Palestinians, Israelis may be talking, but tension mounts by the day

 

McClatchy Foreign Staff

The peace talks between the Israelis and Palestinians are progressing painfully slowly, with few details emerging, and the atmosphere around the negotiations is one of rising tension and frustration.

The Palestinians have threatened to pull out of the talks several times over Israel’s continued settlement building in the West Bank and the killing of six Palestinians by Israeli security forces, while right-leaning members of the Israeli Parliament have called for canceling the talks over the recent killing of three Israelis by Palestinians.

Israeli Prime Minister Benjamin Netanyahu and Palestinian President Mahmoud Abbas face enormous pressure from some members of their respective governments, and significant portions of their public, to withdraw from the negotiations.

Virtually the only detail about the talks that’s emerged recently came from U.S. Secretary of State John Kerry on Wednesday in Rome, where he held a marathon seven hours of talks with Netanyahu.

The two men said nothing about the peace talks after their meeting, which was largely devoted to Iran. But before meeting with Netanyahu, Kerry said there’d been intense meetings between Palestinian and Israeli negotiators over the past several weeks and that the two sides had met three times within five days.

Israelis and Palestinians, however, voice little but pessimism.

After the killing of two Israeli soldiers and a settler by Palestinians in the West Bank, Housing Minister Uri Ariel, from the Jewish Home party, called on Netanyahu to halt a planned release of Palestinian prisoners that Israel had committed to before the peace talks resumed. The release is scheduled for next week.

Deputy Defense Minister Danny Danon, of Netanyahu’s Likud bloc, has said the Palestinians were unworthy peace partners. Deputy Foreign Minister Zeev Elkin, also from Likud, said Palestinians would interpret a peace agreement as a sign of weakness.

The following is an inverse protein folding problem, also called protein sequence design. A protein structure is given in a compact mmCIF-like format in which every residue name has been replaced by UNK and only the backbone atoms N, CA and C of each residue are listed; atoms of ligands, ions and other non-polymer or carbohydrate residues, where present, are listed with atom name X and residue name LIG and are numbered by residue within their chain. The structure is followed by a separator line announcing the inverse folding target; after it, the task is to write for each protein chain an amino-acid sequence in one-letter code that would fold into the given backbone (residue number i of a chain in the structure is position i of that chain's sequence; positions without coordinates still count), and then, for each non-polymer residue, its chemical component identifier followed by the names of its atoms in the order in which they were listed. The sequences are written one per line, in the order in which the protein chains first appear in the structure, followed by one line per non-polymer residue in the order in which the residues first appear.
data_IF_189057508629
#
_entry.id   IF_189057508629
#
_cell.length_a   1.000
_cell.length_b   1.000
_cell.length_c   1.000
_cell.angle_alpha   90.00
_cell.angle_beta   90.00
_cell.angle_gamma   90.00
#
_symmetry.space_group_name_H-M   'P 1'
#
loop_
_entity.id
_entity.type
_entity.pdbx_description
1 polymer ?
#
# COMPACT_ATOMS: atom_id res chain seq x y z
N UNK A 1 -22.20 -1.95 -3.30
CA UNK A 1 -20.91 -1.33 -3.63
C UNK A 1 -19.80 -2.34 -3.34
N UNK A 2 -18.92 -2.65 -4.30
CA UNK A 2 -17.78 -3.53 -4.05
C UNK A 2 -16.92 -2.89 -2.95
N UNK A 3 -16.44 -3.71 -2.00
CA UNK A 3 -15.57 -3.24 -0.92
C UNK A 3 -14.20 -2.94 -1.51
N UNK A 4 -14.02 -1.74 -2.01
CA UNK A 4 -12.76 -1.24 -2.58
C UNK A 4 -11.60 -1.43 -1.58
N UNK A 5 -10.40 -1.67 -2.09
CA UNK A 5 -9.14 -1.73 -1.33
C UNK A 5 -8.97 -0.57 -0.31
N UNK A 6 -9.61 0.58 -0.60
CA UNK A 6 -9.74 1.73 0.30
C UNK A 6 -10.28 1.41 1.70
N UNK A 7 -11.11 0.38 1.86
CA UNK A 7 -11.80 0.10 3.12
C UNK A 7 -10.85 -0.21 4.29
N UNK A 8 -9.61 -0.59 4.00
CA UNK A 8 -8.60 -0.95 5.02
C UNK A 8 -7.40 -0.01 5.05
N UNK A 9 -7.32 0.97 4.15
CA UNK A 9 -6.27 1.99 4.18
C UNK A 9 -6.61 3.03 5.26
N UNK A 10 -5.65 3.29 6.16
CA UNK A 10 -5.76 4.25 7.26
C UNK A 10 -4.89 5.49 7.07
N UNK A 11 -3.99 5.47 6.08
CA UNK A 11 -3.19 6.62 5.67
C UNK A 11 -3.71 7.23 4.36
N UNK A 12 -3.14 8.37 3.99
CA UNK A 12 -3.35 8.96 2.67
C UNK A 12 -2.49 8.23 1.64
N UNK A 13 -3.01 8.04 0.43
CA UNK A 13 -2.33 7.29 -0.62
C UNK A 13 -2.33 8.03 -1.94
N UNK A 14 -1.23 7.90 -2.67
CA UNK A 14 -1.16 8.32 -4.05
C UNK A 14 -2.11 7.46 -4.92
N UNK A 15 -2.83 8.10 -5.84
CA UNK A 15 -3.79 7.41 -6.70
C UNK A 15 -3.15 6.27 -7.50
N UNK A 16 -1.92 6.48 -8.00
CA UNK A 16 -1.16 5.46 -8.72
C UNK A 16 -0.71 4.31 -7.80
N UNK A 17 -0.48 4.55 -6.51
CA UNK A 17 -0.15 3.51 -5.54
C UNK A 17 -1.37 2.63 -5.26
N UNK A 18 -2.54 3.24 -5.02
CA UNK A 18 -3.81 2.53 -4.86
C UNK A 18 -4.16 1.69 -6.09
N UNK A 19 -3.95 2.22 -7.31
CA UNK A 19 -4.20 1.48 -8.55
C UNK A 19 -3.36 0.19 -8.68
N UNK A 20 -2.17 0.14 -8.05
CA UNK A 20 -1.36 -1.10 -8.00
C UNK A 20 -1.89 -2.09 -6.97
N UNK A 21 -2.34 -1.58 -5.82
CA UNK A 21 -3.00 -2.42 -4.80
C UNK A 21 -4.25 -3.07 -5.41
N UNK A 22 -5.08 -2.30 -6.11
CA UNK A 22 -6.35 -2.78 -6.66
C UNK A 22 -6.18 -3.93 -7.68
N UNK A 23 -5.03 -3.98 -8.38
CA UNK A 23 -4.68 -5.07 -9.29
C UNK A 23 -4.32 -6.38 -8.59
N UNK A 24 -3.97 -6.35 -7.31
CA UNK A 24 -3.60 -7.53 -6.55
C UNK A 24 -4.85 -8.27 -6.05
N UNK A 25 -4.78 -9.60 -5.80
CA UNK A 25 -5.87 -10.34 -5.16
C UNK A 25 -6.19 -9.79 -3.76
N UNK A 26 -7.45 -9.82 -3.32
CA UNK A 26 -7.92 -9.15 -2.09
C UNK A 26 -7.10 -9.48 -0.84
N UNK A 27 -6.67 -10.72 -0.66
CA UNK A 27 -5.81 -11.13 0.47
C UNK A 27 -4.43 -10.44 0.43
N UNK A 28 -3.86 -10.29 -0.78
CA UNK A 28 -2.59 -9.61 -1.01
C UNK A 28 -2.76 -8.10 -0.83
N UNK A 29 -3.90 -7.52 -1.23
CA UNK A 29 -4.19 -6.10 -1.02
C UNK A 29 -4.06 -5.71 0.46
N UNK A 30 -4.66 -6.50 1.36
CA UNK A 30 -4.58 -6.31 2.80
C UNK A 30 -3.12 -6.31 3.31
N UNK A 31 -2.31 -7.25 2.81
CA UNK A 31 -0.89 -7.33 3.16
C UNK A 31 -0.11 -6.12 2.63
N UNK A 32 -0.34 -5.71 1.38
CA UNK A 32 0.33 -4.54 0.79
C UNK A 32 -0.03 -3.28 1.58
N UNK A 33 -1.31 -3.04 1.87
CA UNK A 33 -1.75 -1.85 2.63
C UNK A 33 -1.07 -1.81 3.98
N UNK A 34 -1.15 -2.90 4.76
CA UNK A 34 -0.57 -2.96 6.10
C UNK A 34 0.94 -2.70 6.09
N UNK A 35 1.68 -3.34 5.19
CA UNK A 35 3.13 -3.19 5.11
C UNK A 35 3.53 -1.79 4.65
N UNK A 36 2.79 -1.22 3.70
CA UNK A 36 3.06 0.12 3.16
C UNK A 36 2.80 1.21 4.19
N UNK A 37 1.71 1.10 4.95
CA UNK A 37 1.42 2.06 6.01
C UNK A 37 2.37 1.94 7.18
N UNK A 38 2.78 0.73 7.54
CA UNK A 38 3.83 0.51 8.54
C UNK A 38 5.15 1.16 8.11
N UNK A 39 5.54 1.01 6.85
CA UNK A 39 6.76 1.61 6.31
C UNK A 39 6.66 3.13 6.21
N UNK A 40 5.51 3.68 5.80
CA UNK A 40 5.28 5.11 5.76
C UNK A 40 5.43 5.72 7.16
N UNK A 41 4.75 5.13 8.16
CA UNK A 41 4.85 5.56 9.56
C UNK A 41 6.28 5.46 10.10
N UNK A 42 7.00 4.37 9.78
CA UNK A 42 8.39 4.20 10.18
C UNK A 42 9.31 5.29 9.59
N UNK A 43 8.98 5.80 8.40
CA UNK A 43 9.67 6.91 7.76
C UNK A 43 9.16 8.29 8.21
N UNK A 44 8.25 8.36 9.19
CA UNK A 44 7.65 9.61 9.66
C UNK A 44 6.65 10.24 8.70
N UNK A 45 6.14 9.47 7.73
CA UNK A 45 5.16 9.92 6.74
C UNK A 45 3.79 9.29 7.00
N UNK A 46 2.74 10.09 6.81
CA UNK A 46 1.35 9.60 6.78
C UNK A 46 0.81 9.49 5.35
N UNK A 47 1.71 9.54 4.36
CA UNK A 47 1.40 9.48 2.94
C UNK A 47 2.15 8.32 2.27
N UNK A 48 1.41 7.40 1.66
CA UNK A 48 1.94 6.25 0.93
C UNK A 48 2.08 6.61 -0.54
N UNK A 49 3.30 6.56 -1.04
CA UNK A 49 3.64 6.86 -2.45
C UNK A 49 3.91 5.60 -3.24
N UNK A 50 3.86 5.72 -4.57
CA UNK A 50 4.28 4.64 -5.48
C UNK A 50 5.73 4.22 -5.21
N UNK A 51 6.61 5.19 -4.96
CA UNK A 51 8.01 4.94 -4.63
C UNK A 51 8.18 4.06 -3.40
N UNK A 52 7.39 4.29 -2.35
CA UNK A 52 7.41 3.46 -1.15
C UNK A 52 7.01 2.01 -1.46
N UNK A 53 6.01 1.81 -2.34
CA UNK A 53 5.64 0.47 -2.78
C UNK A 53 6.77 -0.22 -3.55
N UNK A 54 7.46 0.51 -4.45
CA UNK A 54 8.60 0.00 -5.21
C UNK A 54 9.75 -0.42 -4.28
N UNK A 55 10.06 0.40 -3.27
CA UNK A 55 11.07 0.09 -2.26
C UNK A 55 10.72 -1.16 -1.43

Enthusiasm for the talks is no better on the other side.

Hanna Amireh, a member of the Palestine Liberation Organization’s Executive Committee, warned last week that pulling out of peace negotiations was one of the scenarios discussed during a recent meeting of the committee.

Israel, he charged, was benefiting from the prolonged negotiations by expanding settlements in Palestinian areas and dictating the outcome of the talks.

There also have been repeated bloody clashes between Palestinians and right-wing Israeli settlers at the Temple Mount, or Al Aqsa Mosque, in East Jerusalem. The mosque is Islam’s third holiest shrine, abutting the Western Wall, probably Judaism’s holiest site. The clashes recently prompted Amos Harel, a columnist for the Haaretz newspaper, to call the Temple Mount “the primary danger” of sparking wider violence.

“The increasing frequency of visits by rabbis and Jewish worshippers to the site, as well as the activities of various groups, fuel concern among the Palestinians” that right-wing Jewish groups are trying to upset the status quo, under which the Temple Mount is administered by Muslims, he wrote.

Elsewhere, Israeli settlers have increased their “price tag” attacks on Palestinians and their property. Fourteen Israeli yeshiva students, aged 13-14, were arrested recently in Jerusalem on suspicion of vandalizing Palestinian property. Clashes between Israeli soldiers and Palestinian youths have claimed the lives of six Palestinians during the last two months.

At the same time, Palestinians increasingly target Israeli settlers in the West Bank in shooting and stone-throwing attacks, and the domestic Israeli intelligence agency Shin Bet regularly reports attempts or plans by Palestinian groups to kidnap and attack Israeli soldiers and settlers.

Both sides appear unwilling to back down. Abbas urged the Europeans on Wednesday not to deal with businesses in the settlements. But Netanyahu recently sent a message of support to settlers in Hebron, considered some of the most extreme of the settler movements.

The situation recently drew alarm from Yuval Diskin, the former head of Shin Bet.

“All of the conditions exist in our situation for the Palestinian masses to rise up. In the West Bank, the intense tension and frustration is worsening among the Palestinians, who feel that their land is being stolen from them, that the state they strive for is getting further away and the economy is no longer something that they can take comfort in,” he said.

Frykberg is a McClatchy special correspondent.

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